Shave tutor and co-founder of sharpologist. Also check out my content on Youtube, Twitter, Facebook, Instagram, and Pinterest!View Author posts

17 thoughts on “Shaving 101: How To Keep Your Shaving Cream Warm(er)”

  1. Hey, Mark.
    I have a couple questions about brushes. The advertised “Better Than Badger” shaving brush claims to be better than badger, Beaver and bear. Does this mean it will hold heat better? And, can you explain by a knot in a shaving brush? Does anyone tie a knot while manufacturing a brush?

    1. I don’t know, I don’t have an angel hair synthetic, but I have one on order to find out!

      EDIT: To elaborate, I don’t have a Mr. Fine “Better than Badger” synth (but I’m getting one) with “Angel Hair” fibers, but I do have a Yaqi “Angel” brush (which looks different than the Fine brush). The Yaqi synth is an excellent performer but does not hold as well or better than a natural badger.

  2. I have several bowls/scuttles for creams or “scooped out” croaps and the plastic travel scuttle from Phoenix works the best, feels like a hot lather machine except with REAL soap not out of a can cr*p.

    I soak the scuttle inside and out with hot water several times first.

  3. I have an Australian made large internal diameter shaving scuttle with a bigger capacity water tank and it works fantastic. well worth the buy for winter time shaves “but” when i shave in the shower i find no need for it due to the hot environment I’m in.

  4. This is a nice approach and one I’ll certainly try. I’ve found the folloing helps give me a warm lather shave:

    A marble shaving bowl. I bought one from Supply. I simply fill it with hot water then shower. when it’s time to shave, this ting has retained alt of heat. I also run my razor under hot water, then swirl in the sink to bring it to the proper temp. Works for me.

    When I’m not using the marble bowl, I’ll certainly give your method a go.:) Thanks!:)

  5. Thanks for the great advice. I let my bowl or scuttle hold hot tap water and soak my brush while washing my face and run the razor under running hot water right before I start shaving.

  6. Great idea! But — shaving with warmed soap may feel better, does it actually result in a better face functionally? Is it smoother with better glide, lubrication, cushioning, or any post-shave benefit. I’m going to try my metal bowl which I feel might conduct and hold heat better than a ceramic or wooden bowl. Also, what is the benefit of heating the razor? Wouldn’t that just deform the edge? The whole idea of having a heated razor blade seems gimmicky. Am I wrong?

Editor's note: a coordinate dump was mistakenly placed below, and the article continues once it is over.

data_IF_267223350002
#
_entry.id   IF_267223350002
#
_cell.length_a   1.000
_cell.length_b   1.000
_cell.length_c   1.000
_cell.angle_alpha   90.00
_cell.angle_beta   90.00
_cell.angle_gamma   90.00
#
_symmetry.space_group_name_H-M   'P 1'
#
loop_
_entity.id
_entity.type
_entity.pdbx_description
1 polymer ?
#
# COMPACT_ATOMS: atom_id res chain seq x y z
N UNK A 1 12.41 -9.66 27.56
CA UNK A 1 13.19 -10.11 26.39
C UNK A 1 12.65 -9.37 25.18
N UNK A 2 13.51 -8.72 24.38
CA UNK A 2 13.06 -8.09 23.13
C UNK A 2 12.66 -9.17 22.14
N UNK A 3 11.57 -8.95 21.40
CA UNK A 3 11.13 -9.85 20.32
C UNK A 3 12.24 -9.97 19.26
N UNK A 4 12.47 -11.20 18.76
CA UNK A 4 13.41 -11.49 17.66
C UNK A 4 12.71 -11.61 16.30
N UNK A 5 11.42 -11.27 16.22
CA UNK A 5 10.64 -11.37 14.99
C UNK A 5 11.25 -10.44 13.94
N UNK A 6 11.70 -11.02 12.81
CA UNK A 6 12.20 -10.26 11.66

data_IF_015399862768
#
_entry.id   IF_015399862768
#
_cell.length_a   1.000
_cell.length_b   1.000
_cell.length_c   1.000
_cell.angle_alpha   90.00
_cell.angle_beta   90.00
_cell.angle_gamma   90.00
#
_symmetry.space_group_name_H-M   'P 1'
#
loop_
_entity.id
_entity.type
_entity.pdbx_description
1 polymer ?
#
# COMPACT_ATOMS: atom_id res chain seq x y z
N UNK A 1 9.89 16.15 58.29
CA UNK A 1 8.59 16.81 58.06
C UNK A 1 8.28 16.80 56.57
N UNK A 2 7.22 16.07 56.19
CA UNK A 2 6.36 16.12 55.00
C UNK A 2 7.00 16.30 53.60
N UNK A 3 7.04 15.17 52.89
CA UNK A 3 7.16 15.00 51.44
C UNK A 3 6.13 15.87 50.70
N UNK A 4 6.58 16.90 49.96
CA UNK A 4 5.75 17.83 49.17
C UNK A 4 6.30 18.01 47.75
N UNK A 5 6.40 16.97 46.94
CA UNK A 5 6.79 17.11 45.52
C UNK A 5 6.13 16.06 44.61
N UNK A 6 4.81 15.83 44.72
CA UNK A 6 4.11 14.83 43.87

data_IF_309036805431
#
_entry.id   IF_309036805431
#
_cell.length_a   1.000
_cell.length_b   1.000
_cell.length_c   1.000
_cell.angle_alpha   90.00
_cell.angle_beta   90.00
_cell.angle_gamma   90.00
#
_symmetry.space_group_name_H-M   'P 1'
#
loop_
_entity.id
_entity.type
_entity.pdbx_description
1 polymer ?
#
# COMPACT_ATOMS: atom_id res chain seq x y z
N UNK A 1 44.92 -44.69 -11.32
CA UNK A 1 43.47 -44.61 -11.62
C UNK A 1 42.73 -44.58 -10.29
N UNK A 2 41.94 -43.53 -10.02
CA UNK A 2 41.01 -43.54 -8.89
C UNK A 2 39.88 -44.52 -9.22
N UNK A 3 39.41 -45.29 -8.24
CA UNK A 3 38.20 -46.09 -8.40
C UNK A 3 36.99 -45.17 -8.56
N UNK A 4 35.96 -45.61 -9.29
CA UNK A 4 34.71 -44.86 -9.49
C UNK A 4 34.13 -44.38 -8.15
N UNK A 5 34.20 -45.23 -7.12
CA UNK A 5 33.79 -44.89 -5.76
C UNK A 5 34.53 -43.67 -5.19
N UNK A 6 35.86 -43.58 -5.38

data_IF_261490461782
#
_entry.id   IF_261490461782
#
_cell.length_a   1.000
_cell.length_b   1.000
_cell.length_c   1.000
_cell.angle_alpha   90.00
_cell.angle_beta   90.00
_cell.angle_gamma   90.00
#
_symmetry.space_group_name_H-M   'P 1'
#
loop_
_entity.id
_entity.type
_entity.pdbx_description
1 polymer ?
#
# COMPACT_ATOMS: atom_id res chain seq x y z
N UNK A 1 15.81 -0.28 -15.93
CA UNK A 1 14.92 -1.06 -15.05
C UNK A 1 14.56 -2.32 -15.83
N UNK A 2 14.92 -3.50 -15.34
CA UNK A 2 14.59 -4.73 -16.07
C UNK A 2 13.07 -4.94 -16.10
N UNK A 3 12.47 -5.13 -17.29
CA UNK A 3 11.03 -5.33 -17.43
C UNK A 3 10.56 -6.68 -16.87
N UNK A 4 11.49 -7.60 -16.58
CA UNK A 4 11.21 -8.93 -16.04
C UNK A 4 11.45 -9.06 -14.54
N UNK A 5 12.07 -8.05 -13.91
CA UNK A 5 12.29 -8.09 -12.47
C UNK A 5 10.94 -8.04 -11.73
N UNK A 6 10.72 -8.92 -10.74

1. I have found warm lather provides a better shave as it keeps the pores open. As for a metal bowl, most are thin and lose heat fast. A scuttle which holds warm water around the bowl stays warm throughout. I use one from Crown King out of Phoenix. Hope this helps.

    2. Tap water will not be hot enough to deform the blade edge besides, the warming effect will be from the head of the razor. Rinse the razor frequently in a sink full of hot water and it’s fine.

  7. Meh! I thought coldwater shaving was the new black, personally i’ll never go back to hot water shaving again.

    1. Amen to that, I was stuck doing a cold water shave at my daughter’s and son-in-laws house because the sink in the basement had no hot water…The dilettantes who praise cold water shaving have either:
      1. Lost their minds.
      2. Never been served in the military and been in the field and forced to shave with cold water
      3. Are cloistered monks undergoing some obscure form of penance for their sins.

  8. I find that D R Harris pucks work much better for me if I drop into the sink of hot water and then rub on face as if a stick. Using the puck is much cheaper per ounce than sticks.

    1. You may be using the wrong stick. Try the Turkish stick Arko. The scent is just ok but the lather is out of this world!